Research also indicates propranolol can enhance the effectiveness of existing cancer therapies. For instance, two randomised clinical trials (RCTs) showed that propranolol administration alongside surgery decreased tumour-related activities in breast cancer patients, contributing to improved clinical outcomes over the placebo group. RCTs are the gold standard in medical research, possessing the capacity to influence healthcare policies. However, the use of adrenergic receptor blockers like propranolol in cancer care is relatively novel and still under investigation, so they are not yet part of standard cancer therapy protocols.

Nonetheless, it is wise to actively mitigate stress responses in our bodies. Stress accelerates ageing and, consequently, age-related diseases like cancer. This is where the role of complementary medicine becomes significant, exemplified by approaches like the Pfeifer Protocol that utilises potent anti-cancer plant compounds. These plant compounds act holistically by modulating the oxidative stress and immune responses in the body.

Interestingly, some of these plant compounds also can suppress adrenergic signalling, reinforcing their anti-cancer potential:

  • Curcumin: A 2021 study used norepinephrine to stimulate the growth of brain tumours in mice, but curcumin administration prevented this effect (Figure 3).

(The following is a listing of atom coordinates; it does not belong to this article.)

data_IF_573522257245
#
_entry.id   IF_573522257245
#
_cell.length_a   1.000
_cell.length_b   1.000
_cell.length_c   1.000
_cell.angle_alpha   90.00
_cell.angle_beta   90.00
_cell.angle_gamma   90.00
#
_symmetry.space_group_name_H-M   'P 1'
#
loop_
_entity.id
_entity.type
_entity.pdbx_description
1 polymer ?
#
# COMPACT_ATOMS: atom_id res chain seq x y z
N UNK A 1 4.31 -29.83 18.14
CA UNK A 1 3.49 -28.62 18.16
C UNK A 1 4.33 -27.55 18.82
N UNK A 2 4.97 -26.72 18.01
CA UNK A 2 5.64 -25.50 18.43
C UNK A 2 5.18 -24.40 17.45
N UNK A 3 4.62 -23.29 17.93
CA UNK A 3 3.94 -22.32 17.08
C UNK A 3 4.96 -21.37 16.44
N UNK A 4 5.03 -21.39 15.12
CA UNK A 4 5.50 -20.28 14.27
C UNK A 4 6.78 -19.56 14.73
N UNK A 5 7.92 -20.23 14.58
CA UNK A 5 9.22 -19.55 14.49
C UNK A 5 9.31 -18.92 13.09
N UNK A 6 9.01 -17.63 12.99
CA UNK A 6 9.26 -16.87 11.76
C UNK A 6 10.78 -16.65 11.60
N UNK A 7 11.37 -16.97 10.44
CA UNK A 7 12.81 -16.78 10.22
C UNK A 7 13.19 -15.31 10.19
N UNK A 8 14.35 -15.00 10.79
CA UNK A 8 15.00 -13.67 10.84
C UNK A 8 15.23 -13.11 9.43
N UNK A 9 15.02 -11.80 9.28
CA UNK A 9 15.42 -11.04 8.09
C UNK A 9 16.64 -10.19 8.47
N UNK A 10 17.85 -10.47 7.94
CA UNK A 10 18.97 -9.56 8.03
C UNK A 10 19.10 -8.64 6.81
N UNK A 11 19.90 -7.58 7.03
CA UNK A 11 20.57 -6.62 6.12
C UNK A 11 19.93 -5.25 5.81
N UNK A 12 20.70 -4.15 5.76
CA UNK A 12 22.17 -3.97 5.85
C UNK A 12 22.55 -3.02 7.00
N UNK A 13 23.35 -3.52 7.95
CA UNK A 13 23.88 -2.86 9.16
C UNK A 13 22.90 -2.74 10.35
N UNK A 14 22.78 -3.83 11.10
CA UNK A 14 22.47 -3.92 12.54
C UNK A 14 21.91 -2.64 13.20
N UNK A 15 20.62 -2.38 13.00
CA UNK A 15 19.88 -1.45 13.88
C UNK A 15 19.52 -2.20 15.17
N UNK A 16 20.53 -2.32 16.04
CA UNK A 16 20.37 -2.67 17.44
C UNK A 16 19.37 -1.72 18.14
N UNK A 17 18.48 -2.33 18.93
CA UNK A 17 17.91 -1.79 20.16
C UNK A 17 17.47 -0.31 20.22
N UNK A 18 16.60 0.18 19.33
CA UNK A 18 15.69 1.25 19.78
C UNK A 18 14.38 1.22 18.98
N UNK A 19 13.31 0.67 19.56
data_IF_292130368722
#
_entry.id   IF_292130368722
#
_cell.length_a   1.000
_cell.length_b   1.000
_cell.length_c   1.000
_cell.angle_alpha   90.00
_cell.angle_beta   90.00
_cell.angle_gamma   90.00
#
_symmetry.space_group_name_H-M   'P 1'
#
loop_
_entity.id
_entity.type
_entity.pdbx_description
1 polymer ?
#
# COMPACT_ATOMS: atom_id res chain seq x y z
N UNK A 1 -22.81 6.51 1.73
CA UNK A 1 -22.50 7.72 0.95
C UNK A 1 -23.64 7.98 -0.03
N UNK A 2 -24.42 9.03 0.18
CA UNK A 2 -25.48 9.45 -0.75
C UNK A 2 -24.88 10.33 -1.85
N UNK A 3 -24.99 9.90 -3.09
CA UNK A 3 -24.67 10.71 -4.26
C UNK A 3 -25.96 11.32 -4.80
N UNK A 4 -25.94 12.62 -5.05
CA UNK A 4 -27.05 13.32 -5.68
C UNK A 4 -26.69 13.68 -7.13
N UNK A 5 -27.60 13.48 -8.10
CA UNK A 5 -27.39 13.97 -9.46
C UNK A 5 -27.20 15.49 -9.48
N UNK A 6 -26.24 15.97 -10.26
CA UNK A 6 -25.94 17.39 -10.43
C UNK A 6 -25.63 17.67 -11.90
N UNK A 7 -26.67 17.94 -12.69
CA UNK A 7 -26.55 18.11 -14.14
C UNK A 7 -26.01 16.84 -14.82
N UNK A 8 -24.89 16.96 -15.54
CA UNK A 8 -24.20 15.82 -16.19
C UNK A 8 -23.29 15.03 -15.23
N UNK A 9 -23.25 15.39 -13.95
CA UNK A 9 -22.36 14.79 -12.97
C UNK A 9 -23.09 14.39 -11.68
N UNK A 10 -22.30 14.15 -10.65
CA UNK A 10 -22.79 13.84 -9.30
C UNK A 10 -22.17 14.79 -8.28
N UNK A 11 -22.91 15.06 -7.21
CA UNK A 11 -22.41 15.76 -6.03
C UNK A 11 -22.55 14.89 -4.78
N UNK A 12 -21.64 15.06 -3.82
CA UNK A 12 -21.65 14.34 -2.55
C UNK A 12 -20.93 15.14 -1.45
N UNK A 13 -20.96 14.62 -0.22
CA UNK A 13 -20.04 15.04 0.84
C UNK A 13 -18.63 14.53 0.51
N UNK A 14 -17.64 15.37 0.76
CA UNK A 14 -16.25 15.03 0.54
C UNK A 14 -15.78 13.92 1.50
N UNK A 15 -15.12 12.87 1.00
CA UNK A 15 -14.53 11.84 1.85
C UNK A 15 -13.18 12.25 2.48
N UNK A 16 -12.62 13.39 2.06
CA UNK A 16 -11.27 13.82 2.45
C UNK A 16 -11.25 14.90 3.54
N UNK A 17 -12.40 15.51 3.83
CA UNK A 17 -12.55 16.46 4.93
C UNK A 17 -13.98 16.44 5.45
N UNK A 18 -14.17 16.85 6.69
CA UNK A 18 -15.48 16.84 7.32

• Quercetin: A pair of studies found that quercetin inhibited adrenergic signalling to suppress the spread and invasiveness of breast cancer cells.

Resveratrol: A 2018 study showed that resveratrol managed to induce apoptosis in cancer cells grown under norepinephrine-induced stress conditions. Resveratrol achieved this by downregulating the expression of β-adrenergic receptors on cancer cells.

Curcumin inhibited the growth of brain tumour in mice Figure 3

Figure 3. Curcumin inhibited the growth of brain tumour in mice. Left: Tumour volume was greatest in the norepinephrine-induced stress condition (red), which was reduced significantly with curcumin administration (blue). Curcumin alone (green) also reduced tumour growth compared to control without intervention (black). Right: Visualisation of brain tumour volume in different conditions. Source: Wang et al. (2021), Journal of Cellular and Molecular Medicine.


Excessive and chronic stress, both mental and physical, is known to drive age-related diseases, including cancer. This is mainly due to the vast network of the nervous system, which innervates nearly every organ and tissue in the body, including tumours. As a result, stress neurochemicals like norepinephrine have been found to activate adrenergic neural pathways that promote cancer development and growth.

It then becomes crucial to adopt measures that minimise the detrimental biochemical responses of stress in our lifestyle, be it through adequate sleep, exercise, or nourishment. As part of a healthy diet, incorporating bioactive plant compounds with known abilities to suppress adrenergic signalling could be a key strategy in thwarting cancer and other ageing-related diseases.